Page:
Paf strengthens mandatory loss limits for younger players

Paf has again tightened its safer gambling measures.
Paf has again tightened its safer gambling measures.

Åland government-owned gaming operator has tightened its restrictions further.

Finland.- Ålands Penningautomatförening (Paf) has cut its mandatory loss limits for customers aged 18 to 24 years from €20,000 to €10,000. The operator, which has a presence in Finland, Estonia, Latvia, Spain and Sweden, is known for its strict stance on responsibility.

Paf responsible gaming manager Jenna Ekström said: “We need to take stronger measures to minimise the risks for our young customers.”

She added: “The facts and research about gambling problems that we have seen point out that young people are a more vulnerable group. On the one hand, young people have a tendency to take more risks and on the other hand, they don’t have the same financial possibilities to play real-money games.”

Paf’s deputy CEO and chief responsibility officer Daniela Johansson said: “We are convinced that mandatory loss limits are among the most decisive and responsible actions a gaming company can take.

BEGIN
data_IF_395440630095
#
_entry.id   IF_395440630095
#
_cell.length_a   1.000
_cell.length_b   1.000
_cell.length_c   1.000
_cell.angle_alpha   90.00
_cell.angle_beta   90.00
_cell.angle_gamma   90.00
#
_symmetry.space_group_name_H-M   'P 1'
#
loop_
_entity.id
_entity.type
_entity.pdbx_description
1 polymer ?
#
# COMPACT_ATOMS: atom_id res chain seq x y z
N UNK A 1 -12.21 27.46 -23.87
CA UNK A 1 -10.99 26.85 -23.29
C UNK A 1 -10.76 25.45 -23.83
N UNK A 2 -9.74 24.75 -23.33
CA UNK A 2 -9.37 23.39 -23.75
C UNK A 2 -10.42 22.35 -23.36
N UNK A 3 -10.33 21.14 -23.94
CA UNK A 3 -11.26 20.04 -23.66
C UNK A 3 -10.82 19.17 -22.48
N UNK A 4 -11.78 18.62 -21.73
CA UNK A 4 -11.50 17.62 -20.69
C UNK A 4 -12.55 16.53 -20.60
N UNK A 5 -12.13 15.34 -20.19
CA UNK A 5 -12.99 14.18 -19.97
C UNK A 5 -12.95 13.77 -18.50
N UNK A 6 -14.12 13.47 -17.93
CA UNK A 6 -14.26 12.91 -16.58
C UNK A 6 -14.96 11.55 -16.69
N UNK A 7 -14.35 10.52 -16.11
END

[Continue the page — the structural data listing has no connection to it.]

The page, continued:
“A customer with gambling problems most likely does not have the same ability to control his gambling and set his own limits, which is why we need mandatory loss limits in the gambling industry.”

Owned by the Åland Islands regional government, much of the operator’s revenue helps fund the islands’ health, education, culture and sustainability projects.

Last year, it announced plans to create an education programme for coding and tech development. Its grit:lab scheme promised training to 50 students from 2022 under a government-backed programme that aims to answer a need for tech skills in the Nordic region.

The operator said the programme would be run from Paf’s head office on the Åland Islands and would include coding training on 01 Edu system. It will run on a self-learning basis with no teachers or classrooms, leaving students responsible for developing their skills.

In July, Paf suggested that Sweden should ban gambling advertising and hike taxes on the industry. The operator made the comments during a policy discussion that it held at the annual political forum, Almedalen Week in Visby, Gotland. The panel was entitled “The industry we love to hate”.

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